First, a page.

Nuon Chea Seeks Testimony of Filmmakers

In connection with his appeal in August against being jailed for life for crimes against humanity, Nuon Chea is asking the Khmer Rouge tribunal to summon filmmakers Thet Sambath and Rob Lemkin to give evidence, according to a court document made public last week.

The request is connected to what Nuon Chea’s lawyers see as an important line of defense: an argument that the Communist Party of Kampuchea did not exercise iron-clad hierarchical control over regional leaders, who in fact had significant autonomy to carry out purges, killings and other crimes on their own.

Filmmaker Thet Sambath, right, sits with Nuon Chea in a still from the documentary 'Enemies of the People.'
Filmmaker Thet Sambath, right, sits with Nuon Chea in a still from the documentary ‘Enemies of the People.’

Mr. Sambath spent nearly a decade interviewing Nuon Chea before the Khmer Rouge ideologue’s 2007 arrest; along with Mr. Lemkin, he turned the footage into a documentary, “Enemies of the People,” that was released in 2010 and won several awards.

In an interview with Voice of America shortly after the tribunal issued its verdict in August, Mr. Sambath defended Nuon Chea and said he possessed information that would prove he is innocent of some Khmer Rouge crimes, in particular the massacre of Lon Nol soldiers and officials at the Tuol Po Chrey execution site in Pursat province.

“The ones who actually initiated the idea of starving, arresting and killing people at that time are still living freely,” Mr. Sambath said in the interview, which Nuon Chea’s lawyers are seeking to admit as evidence. “That’s why I said that the prosecution of Mr. Nuon Chea and Mr. Khieu Samphan…is unjust.”

“The tribunal needs to find the perpetrators who actually committed the acts in the regime and who even caused Pol Pot and Nuon Chea a major headache. Frankly speaking, I share Nuon Chea’s feeling,” Mr. Sambath said, explaining that he had a nearly telepathic relationship with Nuon Chea. “It is almost like two people sharing exactly the same feeling.”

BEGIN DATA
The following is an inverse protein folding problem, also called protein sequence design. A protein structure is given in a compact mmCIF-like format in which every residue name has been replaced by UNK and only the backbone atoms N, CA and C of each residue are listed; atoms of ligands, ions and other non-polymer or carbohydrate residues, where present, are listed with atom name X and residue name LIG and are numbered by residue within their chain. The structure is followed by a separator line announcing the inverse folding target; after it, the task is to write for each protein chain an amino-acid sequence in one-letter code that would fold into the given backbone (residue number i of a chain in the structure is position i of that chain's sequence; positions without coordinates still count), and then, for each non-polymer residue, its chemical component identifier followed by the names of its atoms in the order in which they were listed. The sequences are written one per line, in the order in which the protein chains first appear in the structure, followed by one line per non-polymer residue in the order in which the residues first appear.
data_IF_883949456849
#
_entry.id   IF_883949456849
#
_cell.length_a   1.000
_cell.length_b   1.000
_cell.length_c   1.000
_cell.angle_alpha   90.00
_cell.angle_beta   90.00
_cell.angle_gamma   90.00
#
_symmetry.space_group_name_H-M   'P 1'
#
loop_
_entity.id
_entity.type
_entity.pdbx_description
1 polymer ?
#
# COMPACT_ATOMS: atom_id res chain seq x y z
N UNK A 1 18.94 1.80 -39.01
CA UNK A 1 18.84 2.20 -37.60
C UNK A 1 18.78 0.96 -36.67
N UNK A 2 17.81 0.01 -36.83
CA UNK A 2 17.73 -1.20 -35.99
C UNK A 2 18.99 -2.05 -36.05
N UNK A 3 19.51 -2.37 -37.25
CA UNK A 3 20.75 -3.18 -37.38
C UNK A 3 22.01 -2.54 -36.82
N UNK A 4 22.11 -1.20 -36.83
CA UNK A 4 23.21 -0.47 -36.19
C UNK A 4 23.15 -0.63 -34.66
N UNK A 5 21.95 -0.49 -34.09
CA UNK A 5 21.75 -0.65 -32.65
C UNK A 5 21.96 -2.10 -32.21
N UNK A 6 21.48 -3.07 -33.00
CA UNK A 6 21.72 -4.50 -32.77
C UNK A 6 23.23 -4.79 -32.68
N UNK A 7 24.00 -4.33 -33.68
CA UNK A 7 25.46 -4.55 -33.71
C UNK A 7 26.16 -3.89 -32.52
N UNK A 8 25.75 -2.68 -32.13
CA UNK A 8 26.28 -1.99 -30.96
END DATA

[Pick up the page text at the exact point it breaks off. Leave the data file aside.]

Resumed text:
He went on to claim that potential witnesses he had interviewed were concerned about their safety because they thought the Cambodian government would murder them if they divulged their evidence to the Khmer Rouge tribunal.

The interview led to a strong rebuke from the government. Shortly after it aired, the Council of Ministers released a 45-minute video about the recent verdict in which Mr. Sambath is lambasted by the narrator for appearing to disrespect the court and refusing to turn his footage over to the tribunal’s investigators.

The video was narrated by Dim Sovannarom, the chief of the tribunal’s Public Affairs Section, who is also an official at the Council of Ministers.

Mr. Sovannarom says in the video that Mr. Sambath’s comments were “contrary to the view and the creation of the Khmer Rouge tribunal.”

“I would like to inform Mr. Sambath that in principle, [people] should not criticize the court’s decision or verdict, but instead they have to respect it,” he says.

Mr. Lemkin, a U.K. national, has also come forward claiming to have evidence in favor of Nuon Chea. In 2013, according to another court document, Mr. Lemkin emailed Nuon Chea’s international lawyer, Victor Koppe, and asserted that he and Mr. Sambath had clear evidence that the killings at Tuol Po Chrey were ordered by Northwest Zone Secretary Ruos Nhim to further his own “agenda.”

The two filmmakers announced in 2012 that they were working on a documentary entitled “Suspicious Minds” that would focus on internal factions within the Khmer Rouge. The film’s current status is unclear.

Mr. Sambath has made repeated claims in the media that the Cambodian government is trying to kill him for his work on “Suspicious Minds,” and that he has been led on multiple car chases by agents of the government.

Earlier this year, he told a student newspaper at Harvard University, where he won a “scholars at risk” fellowship for the 2013/14 academic year, that “secret agents” in Cambodia had been pursuing him, forcing him to hide out in the forest and, ultimately, seek shelter in the U.S.

Mr. Sambath could not be reached for comment.

Mr. Lemkin said he was unaware of the request for a summons.

“I have not said anything about inculpation or exculpation as I am not a lawyer,” he added.

Phay Siphan, a spokesman for the Council of Ministers, vehemently denied that the government was trying to kill or intimidate Mr. Sambath or any witnesses.

“The government, we don’t have any intention to kill anyone,” he said. “It’s a baseless accusation.”

“Who is he?” Mr. Siphan added, referring to Mr. Sambath. “He is very important? He runs political issues? Who is he? Even now I don’t know who he is. It’s a joke.”

(Additional reporting by Van Roeun)

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